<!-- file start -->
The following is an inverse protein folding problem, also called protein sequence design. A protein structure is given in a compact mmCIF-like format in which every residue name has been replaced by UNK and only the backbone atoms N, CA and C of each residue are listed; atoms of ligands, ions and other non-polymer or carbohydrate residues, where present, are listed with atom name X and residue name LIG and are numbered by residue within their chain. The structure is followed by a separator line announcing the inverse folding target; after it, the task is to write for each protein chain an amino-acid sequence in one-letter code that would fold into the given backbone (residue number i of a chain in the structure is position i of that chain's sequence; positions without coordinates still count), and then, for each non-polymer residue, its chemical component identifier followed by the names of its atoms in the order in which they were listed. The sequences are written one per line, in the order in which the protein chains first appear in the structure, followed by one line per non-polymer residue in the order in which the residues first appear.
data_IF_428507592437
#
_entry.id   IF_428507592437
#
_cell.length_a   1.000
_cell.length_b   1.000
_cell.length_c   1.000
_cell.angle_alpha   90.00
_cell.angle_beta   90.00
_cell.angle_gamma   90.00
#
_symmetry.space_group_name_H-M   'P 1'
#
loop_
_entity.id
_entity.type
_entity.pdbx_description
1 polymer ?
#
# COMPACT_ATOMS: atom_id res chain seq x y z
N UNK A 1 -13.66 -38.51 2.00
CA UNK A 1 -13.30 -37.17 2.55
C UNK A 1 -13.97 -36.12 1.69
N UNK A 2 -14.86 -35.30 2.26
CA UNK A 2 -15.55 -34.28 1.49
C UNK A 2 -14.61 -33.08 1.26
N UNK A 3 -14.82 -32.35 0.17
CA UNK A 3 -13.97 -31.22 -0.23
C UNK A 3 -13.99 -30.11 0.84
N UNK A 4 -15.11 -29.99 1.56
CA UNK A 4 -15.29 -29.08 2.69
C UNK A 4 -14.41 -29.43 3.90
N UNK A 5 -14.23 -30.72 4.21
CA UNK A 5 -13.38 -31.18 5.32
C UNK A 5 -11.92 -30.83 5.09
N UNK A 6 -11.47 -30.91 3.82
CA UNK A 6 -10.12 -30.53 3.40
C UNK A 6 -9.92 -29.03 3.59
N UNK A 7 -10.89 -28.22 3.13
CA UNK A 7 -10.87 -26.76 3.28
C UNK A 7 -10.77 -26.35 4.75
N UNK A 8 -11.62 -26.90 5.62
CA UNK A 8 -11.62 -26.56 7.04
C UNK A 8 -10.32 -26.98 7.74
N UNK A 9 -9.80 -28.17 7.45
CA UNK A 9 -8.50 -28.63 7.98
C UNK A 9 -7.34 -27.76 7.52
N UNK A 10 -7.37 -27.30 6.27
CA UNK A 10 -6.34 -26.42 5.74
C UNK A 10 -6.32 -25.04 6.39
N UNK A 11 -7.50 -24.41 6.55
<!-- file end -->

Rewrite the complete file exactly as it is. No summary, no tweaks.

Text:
The following is an inverse protein folding problem, also called protein sequence design. A protein structure is given in a compact mmCIF-like format in which every residue name has been replaced by UNK and only the backbone atoms N, CA and C of each residue are listed; atoms of ligands, ions and other non-polymer or carbohydrate residues, where present, are listed with atom name X and residue name LIG and are numbered by residue within their chain. The structure is followed by a separator line announcing the inverse folding target; after it, the task is to write for each protein chain an amino-acid sequence in one-letter code that would fold into the given backbone (residue number i of a chain in the structure is position i of that chain's sequence; positions without coordinates still count), and then, for each non-polymer residue, its chemical component identifier followed by the names of its atoms in the order in which they were listed. The sequences are written one per line, in the order in which the protein chains first appear in the structure, followed by one line per non-polymer residue in the order in which the residues first appear.
data_IF_428507592437
#
_entry.id   IF_428507592437
#
_cell.length_a   1.000
_cell.length_b   1.000
_cell.length_c   1.000
_cell.angle_alpha   90.00
_cell.angle_beta   90.00
_cell.angle_gamma   90.00
#
_symmetry.space_group_name_H-M   'P 1'
#
loop_
_entity.id
_entity.type
_entity.pdbx_description
1 polymer ?
#
# COMPACT_ATOMS: atom_id res chain seq x y z
N UNK A 1 -13.66 -38.51 2.00
CA UNK A 1 -13.30 -37.17 2.55
C UNK A 1 -13.97 -36.12 1.69
N UNK A 2 -14.86 -35.30 2.26
CA UNK A 2 -15.55 -34.28 1.49
C UNK A 2 -14.61 -33.08 1.26
N UNK A 3 -14.82 -32.35 0.17
CA UNK A 3 -13.97 -31.22 -0.23
C UNK A 3 -13.99 -30.11 0.84
N UNK A 4 -15.11 -29.99 1.56
CA UNK A 4 -15.29 -29.08 2.69
C UNK A 4 -14.41 -29.43 3.90
N UNK A 5 -14.23 -30.72 4.21
CA UNK A 5 -13.38 -31.18 5.32
C UNK A 5 -11.92 -30.83 5.09
N UNK A 6 -11.47 -30.91 3.82
CA UNK A 6 -10.12 -30.53 3.40
C UNK A 6 -9.92 -29.03 3.59
N UNK A 7 -10.89 -28.22 3.13
CA UNK A 7 -10.87 -26.76 3.28
C UNK A 7 -10.77 -26.35 4.75
N UNK A 8 -11.62 -26.90 5.62
CA UNK A 8 -11.62 -26.56 7.04
C UNK A 8 -10.32 -26.98 7.74
N UNK A 9 -9.80 -28.17 7.45
CA UNK A 9 -8.50 -28.63 7.98
C UNK A 9 -7.34 -27.76 7.52
N UNK A 10 -7.37 -27.30 6.27
CA UNK A 10 -6.34 -26.42 5.74
C UNK A 10 -6.32 -25.04 6.39
N UNK A 11 -7.50 -24.41 6.55